Industry Veteran Robert Sivori Joins Ibis Software Board of Directors



Gerald C. Wagner

Ibis Software Corporation

Phone: (510) 217-8775



Industry Veteran Robert Sivori Joins Ibis Software Board of Directors

Alameda, California: Ibis Software Corporation proudly announces the appointment of Robert Sivori as a Director, effective March 1, 2024.

Bringing a wealth of experience from the reverse mortgage industry, Sivori joins Ibis Software as a Director, poised to contribute significantly to the company’s strategic growth initiatives.


Sivori’s extensive background includes serving as an executive of respected organizations such as Celink, Reverse Mortgage Investment Trust, MetLife Bank, EverBank Reverse Mortgage, and BNY Mortgage Company. He also brings a longstanding directorship with the National Reverse Mortgage Lenders’ Association (NRMLA), further enhancing his expertise in the field. A bio accompanies this release. 


“Joining Ibis Software represents an exciting opportunity to leverage my industry insights and contribute to the company’s ongoing success,” said Robert Sivori, newly appointed Director.


Jerry Wagner, President of Ibis Software, along with the entire team, extends a warm welcome to Bob and expresses eagerness to collaborate closely with him, leveraging his invaluable expertise.


About Ibis Software Corporation:


For over two decades, Ibis Software Corporation has been at the forefront of innovation, introducing the first non-HUD software for calculating and disclosing Home Equity Conversion Mortgages (HECMs), the most popular form of reverse mortgages. Ibis has served esteemed clients such as Wells Fargo Home Mortgage, J.B. Nutter, the Senior Lending Network, and M&T Bank. Presently, Ibis focuses on providing software solutions to HUD-approved HECM loan counselors, alongside offering the National Reverse Mortgage Lenders Association (NRMLA) with its widely acclaimed online reverse mortgage calculator.


HECM eligibility at risk with poor spending

Increasingly Americans find themselves broke and more older homeowners my unwittingly be hurting their future chances of qualifying for a HECM (Home Equity Conversion Mortgage).

As of November, over 60% of Americans were living paycheck to paycheck, with 20% reporting they struggle to pay their monthly bills. According to Amber Carroll, senior vice president of membership and lifecycle strategy at LendingClub. Older Americans who have retired or continue to work are also feeling the squeeze. Consider this- 14% of baby boomers born between 1946 and 1964 have no savings to cushion unexpected expenses, most of which are financed on a credit card.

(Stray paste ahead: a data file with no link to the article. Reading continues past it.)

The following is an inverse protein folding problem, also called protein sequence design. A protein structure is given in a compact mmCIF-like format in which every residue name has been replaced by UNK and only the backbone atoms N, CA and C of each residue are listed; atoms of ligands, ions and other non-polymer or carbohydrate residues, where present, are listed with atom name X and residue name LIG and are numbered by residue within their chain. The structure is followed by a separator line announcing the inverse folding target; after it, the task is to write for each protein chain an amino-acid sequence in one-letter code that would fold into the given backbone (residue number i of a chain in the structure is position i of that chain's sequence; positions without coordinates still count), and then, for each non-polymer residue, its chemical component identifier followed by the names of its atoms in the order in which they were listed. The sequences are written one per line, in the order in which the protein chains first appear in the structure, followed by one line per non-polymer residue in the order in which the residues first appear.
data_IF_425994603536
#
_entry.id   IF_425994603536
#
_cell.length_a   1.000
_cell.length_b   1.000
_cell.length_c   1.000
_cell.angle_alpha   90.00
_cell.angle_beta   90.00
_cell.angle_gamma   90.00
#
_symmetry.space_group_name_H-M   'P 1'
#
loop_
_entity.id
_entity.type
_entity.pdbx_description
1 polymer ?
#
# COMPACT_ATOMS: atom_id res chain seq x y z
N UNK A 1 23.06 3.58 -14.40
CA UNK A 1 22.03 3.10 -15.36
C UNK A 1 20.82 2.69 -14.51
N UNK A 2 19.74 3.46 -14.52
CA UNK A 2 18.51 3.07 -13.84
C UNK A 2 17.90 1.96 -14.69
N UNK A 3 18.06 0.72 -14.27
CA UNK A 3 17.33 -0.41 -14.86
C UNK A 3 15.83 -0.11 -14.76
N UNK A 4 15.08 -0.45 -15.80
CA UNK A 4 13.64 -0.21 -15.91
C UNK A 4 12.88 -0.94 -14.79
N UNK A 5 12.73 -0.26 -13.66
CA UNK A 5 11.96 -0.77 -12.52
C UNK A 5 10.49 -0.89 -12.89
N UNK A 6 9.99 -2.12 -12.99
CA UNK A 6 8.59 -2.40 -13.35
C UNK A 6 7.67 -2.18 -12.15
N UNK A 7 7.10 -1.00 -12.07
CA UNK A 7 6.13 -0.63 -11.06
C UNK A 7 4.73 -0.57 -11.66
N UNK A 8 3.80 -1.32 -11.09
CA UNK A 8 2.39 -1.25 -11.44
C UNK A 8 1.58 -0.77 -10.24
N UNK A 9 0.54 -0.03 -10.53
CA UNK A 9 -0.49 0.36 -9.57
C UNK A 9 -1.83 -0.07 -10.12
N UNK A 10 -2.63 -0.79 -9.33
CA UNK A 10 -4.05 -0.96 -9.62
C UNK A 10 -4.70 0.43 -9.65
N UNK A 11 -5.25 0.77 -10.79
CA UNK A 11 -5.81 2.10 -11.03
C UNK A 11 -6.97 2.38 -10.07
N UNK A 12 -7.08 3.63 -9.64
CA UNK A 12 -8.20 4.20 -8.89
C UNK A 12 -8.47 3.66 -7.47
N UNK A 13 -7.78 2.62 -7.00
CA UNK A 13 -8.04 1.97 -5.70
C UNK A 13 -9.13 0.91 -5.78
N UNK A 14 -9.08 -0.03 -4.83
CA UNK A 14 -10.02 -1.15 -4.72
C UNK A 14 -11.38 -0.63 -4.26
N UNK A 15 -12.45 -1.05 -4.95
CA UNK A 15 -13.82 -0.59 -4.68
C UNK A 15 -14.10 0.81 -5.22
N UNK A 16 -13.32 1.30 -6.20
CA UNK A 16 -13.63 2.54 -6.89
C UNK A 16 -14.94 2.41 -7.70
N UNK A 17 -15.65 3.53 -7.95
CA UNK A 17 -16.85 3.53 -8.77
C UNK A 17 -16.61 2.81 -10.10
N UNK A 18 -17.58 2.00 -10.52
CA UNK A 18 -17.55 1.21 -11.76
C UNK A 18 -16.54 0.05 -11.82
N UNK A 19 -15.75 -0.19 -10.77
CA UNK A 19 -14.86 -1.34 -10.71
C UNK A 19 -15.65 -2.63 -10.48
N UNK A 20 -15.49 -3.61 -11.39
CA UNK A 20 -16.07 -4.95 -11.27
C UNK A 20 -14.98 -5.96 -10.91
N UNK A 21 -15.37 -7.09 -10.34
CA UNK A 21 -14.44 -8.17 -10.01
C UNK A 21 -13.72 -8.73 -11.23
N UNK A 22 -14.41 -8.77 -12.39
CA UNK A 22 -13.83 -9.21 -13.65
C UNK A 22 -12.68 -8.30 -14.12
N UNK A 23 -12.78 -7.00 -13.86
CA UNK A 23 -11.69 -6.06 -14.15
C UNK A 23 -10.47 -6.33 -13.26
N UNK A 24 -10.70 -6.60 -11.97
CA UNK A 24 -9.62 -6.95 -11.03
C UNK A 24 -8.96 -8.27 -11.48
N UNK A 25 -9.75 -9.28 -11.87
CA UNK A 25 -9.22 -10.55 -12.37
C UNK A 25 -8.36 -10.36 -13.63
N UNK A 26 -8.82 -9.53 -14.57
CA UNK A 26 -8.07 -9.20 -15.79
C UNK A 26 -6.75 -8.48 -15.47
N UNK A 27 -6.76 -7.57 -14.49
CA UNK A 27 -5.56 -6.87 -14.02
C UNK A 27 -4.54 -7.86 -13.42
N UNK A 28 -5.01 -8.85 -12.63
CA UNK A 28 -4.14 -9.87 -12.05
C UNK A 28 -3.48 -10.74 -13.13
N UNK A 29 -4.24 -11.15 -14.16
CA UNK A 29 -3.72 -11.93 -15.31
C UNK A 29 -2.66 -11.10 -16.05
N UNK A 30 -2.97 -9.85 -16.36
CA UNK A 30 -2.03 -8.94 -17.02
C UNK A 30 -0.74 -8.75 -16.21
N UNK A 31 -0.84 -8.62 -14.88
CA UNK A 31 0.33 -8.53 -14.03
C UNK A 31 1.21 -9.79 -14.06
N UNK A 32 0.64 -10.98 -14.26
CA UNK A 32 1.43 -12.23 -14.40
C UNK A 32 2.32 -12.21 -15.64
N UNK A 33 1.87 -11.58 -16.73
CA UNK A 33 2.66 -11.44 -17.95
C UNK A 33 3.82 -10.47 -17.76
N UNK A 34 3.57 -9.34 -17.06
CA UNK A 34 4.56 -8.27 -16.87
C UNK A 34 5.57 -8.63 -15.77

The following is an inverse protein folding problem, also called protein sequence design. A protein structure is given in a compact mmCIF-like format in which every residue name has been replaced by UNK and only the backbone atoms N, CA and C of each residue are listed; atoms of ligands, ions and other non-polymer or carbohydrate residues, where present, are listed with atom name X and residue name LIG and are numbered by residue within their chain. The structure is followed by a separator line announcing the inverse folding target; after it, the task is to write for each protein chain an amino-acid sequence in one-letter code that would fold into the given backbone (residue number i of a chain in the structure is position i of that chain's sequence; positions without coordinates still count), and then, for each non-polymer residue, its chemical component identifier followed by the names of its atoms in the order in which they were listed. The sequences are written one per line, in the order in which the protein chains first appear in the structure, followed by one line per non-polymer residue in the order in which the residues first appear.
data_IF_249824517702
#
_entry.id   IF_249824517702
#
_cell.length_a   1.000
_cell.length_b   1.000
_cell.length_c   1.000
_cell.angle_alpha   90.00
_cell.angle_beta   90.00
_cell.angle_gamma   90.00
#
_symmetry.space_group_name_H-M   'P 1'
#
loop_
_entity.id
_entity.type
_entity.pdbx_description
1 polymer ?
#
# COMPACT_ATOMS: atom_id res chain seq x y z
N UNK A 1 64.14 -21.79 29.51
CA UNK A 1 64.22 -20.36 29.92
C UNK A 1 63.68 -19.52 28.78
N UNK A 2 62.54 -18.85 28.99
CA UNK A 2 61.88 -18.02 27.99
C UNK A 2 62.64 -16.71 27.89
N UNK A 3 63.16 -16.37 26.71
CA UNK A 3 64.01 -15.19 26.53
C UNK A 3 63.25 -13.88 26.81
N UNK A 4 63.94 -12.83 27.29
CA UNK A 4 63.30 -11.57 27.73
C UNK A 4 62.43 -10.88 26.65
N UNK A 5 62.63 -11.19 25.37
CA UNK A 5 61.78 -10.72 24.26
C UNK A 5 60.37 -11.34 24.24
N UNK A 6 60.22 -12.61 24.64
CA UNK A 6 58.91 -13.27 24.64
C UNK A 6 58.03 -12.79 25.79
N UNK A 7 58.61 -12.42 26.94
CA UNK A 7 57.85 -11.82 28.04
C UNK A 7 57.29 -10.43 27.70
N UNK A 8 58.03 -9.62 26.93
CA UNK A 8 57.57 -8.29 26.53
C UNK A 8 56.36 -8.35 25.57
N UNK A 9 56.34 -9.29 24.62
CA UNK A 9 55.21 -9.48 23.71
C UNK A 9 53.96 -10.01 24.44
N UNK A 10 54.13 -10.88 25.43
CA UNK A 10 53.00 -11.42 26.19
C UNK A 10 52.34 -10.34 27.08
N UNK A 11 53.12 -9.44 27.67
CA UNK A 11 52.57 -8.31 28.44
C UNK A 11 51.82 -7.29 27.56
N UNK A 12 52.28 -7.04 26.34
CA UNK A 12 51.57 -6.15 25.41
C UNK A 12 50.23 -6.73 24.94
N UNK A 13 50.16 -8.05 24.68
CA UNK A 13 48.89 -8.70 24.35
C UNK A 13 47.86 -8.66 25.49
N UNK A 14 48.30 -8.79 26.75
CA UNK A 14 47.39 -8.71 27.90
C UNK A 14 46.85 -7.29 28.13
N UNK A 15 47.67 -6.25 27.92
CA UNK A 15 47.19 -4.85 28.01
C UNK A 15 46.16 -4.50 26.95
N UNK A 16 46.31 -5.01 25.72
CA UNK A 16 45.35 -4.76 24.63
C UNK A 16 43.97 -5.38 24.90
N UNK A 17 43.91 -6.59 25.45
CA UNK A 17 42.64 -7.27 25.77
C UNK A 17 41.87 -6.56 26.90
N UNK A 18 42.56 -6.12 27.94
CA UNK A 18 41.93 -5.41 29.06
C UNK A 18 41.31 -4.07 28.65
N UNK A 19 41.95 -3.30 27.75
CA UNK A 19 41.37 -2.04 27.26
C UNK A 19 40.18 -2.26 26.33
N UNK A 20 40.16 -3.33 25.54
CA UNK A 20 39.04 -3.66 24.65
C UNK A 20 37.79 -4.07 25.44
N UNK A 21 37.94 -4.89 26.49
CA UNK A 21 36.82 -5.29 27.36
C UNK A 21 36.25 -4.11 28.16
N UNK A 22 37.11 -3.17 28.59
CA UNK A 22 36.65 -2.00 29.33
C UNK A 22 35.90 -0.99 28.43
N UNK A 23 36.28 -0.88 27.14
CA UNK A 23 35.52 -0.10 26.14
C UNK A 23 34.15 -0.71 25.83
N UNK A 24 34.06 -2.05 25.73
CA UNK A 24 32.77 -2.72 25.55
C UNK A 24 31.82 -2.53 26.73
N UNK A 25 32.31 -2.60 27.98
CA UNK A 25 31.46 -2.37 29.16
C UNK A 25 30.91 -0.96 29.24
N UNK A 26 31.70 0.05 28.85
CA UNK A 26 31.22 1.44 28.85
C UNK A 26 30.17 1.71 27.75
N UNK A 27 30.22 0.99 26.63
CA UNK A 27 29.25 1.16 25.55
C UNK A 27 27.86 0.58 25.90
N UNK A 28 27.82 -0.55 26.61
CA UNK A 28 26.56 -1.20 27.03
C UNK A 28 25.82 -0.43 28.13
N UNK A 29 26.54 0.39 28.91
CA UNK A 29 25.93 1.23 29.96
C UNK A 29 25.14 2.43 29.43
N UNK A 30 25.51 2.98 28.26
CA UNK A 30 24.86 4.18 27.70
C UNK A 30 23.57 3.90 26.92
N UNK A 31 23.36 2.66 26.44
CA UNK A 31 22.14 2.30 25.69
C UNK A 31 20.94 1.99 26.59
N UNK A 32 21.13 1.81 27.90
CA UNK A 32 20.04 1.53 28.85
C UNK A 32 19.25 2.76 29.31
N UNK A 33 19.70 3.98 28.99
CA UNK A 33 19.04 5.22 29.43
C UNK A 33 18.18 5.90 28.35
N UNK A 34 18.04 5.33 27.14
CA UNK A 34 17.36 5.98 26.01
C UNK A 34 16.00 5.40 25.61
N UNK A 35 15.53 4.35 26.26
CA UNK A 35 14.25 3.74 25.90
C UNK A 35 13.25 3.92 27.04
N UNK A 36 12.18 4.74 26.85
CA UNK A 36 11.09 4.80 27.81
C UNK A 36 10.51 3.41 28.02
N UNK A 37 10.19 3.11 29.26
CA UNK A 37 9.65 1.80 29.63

Credit Card Spending Surges

And speaking of credit cards more Americans are coming up short each month to cover daily expenses but that didn’t slow their holiday spending…

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Recent data from the Federal Reserve reveals a credit-fueled holiday shopping season with revolving credit and credit card debt surging at an annualized rate of 17.7% in November. But now that the holiday shopping hangover has set with consumers receiving their monthly statements and higher minimum payments- an untenable situation is unfolding, especially as most credit cards charge interest rate APRs that now run 25 to 30% or higher.

“If 60% of the economy lives paycheck to paycheck, as we’ve estimated, and a significant percentage of consumers tapped credit to finance their gifting, that means that 1) they’ve taken on even more debt that has been seen with the Fed’s November report and 2) they’re likely to feel a squeeze,” PYMNTS wrote earlier this week.

The Role of Home Equity

Consequently, older homeowners with substantial home equity who find themselves overleveraged with credit could unwittingly be reducing their potential HECM proceeds or jeopardizing their loan approval should a Lifetime Expectancy Set Aside or LESA be required.

Poor Spending Habits Can Disqualify Potential Reverse Mortgage Borrowers

The Financial Assessment is a key element for underwriting Home Equity Conversion Mortgages.  It measures an applicant’s financial capacity and willingness to meet their financial obligations by examining the homeowner’s credit history, payment of property taxes, and residual monthly income after all expenses. Consequently, those who max out their credit cards or other revolving debt with late payments or delinquencies could find themselves required to have a sizeable Lifetime Expectancy Set Aside. This account ensures monies are allocated to pay future property charges such as property taxes and insurance that mitigates the risk of a potential foreclosure. The result is the borrower has fewer loan proceeds, or even worse finds themselves short to close the loan.